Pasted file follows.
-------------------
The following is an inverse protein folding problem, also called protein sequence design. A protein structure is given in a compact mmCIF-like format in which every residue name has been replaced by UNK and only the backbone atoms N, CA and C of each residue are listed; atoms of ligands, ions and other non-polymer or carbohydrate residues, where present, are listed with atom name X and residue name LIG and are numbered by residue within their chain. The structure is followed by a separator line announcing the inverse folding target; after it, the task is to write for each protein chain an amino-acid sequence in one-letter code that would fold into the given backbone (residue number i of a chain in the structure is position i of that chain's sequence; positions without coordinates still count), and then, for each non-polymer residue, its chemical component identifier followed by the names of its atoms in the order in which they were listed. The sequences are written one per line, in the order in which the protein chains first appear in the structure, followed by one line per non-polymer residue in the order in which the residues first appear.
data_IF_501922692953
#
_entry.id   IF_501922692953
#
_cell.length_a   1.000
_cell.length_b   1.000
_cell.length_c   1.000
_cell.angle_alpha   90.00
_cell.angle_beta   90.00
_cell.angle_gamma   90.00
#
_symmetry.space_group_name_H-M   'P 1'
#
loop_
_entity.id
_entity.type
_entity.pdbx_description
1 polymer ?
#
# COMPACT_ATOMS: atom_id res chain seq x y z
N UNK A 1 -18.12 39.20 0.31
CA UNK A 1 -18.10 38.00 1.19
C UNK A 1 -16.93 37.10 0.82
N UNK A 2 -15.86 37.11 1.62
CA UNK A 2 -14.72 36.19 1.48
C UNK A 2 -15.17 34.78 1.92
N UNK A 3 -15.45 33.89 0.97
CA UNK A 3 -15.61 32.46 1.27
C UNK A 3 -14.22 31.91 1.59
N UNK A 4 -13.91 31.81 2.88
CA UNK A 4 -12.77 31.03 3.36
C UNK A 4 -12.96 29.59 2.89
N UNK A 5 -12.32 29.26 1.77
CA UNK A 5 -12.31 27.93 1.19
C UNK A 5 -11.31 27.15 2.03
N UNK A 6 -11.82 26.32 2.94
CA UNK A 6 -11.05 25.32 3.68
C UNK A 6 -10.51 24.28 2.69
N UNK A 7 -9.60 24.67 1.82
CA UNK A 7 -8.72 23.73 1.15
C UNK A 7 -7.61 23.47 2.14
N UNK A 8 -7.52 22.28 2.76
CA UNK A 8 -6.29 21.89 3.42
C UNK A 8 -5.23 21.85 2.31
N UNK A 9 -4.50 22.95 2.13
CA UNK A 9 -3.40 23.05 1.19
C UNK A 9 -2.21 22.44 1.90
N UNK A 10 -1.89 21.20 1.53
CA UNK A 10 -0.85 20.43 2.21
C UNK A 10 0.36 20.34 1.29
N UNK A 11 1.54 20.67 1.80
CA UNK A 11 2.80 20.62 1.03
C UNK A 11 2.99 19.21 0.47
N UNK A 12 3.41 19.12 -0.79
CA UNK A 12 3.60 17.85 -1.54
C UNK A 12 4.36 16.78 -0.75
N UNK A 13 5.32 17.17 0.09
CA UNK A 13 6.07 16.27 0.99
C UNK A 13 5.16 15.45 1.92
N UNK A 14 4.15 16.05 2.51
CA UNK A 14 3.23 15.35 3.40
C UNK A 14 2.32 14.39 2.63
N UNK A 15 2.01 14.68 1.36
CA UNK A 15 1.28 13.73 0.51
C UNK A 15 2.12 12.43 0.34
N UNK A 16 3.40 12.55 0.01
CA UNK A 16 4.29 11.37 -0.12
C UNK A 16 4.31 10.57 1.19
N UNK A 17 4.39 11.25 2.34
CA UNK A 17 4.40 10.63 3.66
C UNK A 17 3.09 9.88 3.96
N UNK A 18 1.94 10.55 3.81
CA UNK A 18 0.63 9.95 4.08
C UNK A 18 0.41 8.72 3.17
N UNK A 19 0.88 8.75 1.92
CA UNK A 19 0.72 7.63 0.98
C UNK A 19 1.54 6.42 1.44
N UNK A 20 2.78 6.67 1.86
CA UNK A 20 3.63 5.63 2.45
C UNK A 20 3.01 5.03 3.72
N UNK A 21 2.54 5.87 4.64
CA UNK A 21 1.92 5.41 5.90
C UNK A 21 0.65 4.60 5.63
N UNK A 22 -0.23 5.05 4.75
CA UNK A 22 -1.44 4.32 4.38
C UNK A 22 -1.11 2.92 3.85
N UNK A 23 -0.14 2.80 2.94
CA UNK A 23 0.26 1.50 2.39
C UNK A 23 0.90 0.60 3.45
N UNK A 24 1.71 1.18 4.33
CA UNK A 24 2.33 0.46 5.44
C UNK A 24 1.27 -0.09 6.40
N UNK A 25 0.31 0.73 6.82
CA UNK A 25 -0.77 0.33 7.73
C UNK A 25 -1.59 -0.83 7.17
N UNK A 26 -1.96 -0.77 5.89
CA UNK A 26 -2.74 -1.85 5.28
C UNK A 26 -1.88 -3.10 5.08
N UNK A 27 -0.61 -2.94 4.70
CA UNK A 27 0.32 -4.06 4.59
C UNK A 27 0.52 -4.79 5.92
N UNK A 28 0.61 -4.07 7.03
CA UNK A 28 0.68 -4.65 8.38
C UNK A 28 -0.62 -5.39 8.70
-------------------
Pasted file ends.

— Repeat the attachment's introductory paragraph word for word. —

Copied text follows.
The following is an inverse protein folding problem, also called protein sequence design. A protein structure is given in a compact mmCIF-like format in which every residue name has been replaced by UNK and only the backbone atoms N, CA and C of each residue are listed; atoms of ligands, ions and other non-polymer or carbohydrate residues, where present, are listed with atom name X and residue name LIG and are numbered by residue within their chain. The structure is followed by a separator line announcing the inverse folding target; after it, the task is to write for each protein chain an amino-acid sequence in one-letter code that would fold into the given backbone (residue number i of a chain in the structure is position i of that chain's sequence; positions without coordinates still count), and then, for each non-polymer residue, its chemical component identifier followed by the names of its atoms in the order in which they were listed. The sequences are written one per line, in the order in which the protein chains first appear in the structure, followed by one line per non-polymer residue in the order in which the residues first appear.